Nurse paralysed as shocking hospital attack by Nanjing official is caught on camera

Chen Xingyu, 20, remains in hospital after she was attacked over treatment of a patient

PUBLISHED : Thursday, 06 March, 2014, 1:35pm
UPDATED : Tuesday, 18 March, 2014, 12:43pm

Yuan Yaping, a 53-year-old civil servant who allegedly attacked a nurse at a Jiangsu hospital on February 25 because she was unhappy with the treatment her daughter had received, was detained on Wednesday, according to local police.

Chen Xingyu, the 20-year-old victim who worked at the Nanjing Stomatological Hospital, was paralysed by the attack and remains in hospital receiving treatment, according to authorities in Nanjing.

The attack, which made headlines in online forums and in newspapers, enraged China’s medical community and drew an outpouring of sympathy for the victim throughout the country.

The fact that police took more than a week to detain Yuan has especially angered observers online. Many blamed police for yielding to the political influence of Yuan's family and speculated they had hidden major evidence from the public.

Nanjing police later explained they were only able to detain Yuan after the seriousness of Chen’s injuries had been determined by medical experts. 

In a video clip released by Nanjing Stomatological Hospital, which records the alleged attack in its entirety, Yuan is seen hitting Chen on the back with an umbrella.

The video later shows Yuan shoving and pushing Chen during a physical confrontation. Dong Anqing, Yuan’s husband, is seen in the video attacking hospital staff who came to Chen’s rescue.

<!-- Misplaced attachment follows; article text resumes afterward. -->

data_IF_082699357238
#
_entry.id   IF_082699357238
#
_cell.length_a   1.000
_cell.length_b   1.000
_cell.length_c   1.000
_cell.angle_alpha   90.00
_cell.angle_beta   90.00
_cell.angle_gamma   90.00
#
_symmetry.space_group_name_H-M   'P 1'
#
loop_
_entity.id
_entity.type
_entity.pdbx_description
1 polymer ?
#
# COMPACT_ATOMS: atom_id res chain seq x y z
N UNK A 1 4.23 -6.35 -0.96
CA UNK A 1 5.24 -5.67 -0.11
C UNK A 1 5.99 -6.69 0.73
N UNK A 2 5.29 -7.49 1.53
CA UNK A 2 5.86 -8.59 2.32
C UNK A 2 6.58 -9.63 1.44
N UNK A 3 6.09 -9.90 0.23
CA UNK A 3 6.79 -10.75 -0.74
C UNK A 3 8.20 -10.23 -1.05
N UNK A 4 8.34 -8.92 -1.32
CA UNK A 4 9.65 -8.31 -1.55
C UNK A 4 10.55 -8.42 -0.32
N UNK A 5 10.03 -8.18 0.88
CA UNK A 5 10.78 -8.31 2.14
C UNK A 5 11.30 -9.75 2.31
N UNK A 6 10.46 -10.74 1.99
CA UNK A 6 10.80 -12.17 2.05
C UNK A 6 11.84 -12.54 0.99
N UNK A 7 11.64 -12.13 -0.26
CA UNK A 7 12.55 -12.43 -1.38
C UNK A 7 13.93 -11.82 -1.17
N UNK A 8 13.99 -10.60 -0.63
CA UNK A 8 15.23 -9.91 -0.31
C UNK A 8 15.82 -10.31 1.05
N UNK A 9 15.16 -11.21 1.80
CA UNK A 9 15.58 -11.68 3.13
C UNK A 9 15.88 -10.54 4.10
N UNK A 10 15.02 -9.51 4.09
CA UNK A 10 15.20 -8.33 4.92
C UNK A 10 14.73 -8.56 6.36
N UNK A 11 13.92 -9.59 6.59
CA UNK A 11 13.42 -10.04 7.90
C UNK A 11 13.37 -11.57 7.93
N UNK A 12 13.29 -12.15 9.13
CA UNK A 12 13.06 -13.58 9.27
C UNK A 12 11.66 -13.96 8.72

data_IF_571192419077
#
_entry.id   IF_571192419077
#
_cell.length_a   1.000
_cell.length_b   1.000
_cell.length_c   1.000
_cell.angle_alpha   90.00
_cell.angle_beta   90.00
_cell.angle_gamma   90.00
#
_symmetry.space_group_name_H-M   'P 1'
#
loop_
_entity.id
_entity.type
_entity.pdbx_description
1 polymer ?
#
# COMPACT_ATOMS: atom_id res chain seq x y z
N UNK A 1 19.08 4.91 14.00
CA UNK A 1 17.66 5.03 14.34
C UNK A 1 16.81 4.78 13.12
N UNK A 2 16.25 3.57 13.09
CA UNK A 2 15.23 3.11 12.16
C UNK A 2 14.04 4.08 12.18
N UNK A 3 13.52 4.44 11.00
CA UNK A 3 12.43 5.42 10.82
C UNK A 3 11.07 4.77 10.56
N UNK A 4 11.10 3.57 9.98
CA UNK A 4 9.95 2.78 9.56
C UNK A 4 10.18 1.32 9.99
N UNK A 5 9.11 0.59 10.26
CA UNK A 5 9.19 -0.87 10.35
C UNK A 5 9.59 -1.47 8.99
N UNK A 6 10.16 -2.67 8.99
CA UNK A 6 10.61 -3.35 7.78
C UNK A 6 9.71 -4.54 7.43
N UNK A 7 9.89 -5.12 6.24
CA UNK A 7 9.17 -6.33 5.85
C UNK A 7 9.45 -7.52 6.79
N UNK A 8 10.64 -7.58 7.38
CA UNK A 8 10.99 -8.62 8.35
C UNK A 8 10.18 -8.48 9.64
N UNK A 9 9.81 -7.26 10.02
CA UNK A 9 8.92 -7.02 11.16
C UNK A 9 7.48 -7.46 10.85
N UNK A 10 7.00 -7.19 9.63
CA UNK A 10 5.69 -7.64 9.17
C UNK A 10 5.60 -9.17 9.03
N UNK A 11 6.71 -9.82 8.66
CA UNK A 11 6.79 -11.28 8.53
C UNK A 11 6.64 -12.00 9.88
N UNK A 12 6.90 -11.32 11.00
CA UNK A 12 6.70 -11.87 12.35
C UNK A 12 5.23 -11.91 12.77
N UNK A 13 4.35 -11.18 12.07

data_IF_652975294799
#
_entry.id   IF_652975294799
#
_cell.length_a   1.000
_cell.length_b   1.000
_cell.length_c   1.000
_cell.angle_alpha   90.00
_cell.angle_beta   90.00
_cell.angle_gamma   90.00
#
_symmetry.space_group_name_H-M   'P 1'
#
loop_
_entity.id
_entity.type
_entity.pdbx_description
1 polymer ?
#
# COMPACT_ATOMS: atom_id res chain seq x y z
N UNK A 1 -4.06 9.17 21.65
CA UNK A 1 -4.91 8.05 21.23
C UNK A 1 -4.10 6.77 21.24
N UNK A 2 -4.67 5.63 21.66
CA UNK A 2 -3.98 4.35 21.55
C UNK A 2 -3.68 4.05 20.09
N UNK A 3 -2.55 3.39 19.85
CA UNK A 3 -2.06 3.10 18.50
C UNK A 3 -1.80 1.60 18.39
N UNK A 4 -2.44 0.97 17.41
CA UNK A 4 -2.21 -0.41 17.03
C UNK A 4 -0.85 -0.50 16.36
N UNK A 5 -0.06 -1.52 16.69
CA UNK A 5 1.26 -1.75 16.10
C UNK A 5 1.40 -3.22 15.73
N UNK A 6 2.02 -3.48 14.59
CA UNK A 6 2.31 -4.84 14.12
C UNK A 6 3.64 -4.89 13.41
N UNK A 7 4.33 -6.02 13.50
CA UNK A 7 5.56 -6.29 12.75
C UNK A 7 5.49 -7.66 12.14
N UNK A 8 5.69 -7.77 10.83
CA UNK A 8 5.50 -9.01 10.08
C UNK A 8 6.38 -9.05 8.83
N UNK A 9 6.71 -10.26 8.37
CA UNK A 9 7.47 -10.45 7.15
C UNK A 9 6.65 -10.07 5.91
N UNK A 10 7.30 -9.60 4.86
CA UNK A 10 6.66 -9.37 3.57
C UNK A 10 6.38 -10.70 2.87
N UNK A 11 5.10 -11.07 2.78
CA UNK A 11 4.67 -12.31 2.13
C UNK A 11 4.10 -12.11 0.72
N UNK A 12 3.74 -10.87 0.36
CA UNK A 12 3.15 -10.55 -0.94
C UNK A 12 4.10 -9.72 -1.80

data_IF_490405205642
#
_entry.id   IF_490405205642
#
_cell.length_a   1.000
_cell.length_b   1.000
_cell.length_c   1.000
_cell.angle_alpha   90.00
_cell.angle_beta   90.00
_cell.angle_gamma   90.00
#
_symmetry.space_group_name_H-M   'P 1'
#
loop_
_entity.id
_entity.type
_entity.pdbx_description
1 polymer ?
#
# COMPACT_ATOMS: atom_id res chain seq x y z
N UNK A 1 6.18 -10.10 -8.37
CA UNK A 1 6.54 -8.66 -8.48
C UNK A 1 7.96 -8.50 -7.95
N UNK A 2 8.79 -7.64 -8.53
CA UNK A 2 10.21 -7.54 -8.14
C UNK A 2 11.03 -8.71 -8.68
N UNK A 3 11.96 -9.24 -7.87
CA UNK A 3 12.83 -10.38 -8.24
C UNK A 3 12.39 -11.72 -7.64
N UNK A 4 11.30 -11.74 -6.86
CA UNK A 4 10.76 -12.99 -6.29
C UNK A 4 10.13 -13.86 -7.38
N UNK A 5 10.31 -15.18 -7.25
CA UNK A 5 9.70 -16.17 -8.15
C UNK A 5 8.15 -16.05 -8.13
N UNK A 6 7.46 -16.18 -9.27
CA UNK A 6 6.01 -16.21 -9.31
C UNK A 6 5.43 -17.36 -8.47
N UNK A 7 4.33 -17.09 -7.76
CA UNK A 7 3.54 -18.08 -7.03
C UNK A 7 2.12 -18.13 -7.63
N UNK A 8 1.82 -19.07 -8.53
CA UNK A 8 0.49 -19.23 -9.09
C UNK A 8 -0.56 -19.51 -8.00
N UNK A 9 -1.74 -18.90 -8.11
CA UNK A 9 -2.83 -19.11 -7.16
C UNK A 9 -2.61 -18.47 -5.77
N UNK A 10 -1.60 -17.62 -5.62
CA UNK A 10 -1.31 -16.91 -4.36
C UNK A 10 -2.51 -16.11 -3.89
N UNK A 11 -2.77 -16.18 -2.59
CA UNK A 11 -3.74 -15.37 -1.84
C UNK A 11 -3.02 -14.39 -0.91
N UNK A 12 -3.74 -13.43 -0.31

Yuan is deputy director of the government-run Jiangsu Science and Technology Museum in Nanjing and Dong is a senior publicity official at the Jiangsu Provincial Procuratorate office. Both have been suspended by their employers following the alleged attack, media reports said.

On Weibo, netizens raised questions over whether the video clip had been edited to leave out crucial footage that might have provided evidence of more physical abuse against Chen.

Nanjing residents said they were also angry over how the government had censored the local media after the attack. In a controversial televison interview apparently approved by officials, a local police inspector, Hu Shining, said the injuries Chen received “weren’t really serious”.

This interview drew fierce criticism from microbloggers, especially after the hospital authorities in Nanjing had confirmed on Wednesday that Chen had been paralysed due to serious injuries she received to her vertebrae.

“This police inspector should be fired for speaking such outright lies,” one microblogger wrote.

“I strongly urge that police officers and media workers who have been telling lies be investigated,” a Doctor Xu, who said he works at a hospital in Nantong in Jiangsu, wrote on Weibo.

China has seen an outburst of violence against medical staff in recent years and the problem of patient-doctor conflicts has drawn the attention of the central government. The issue has also triggered an ongoing debate online.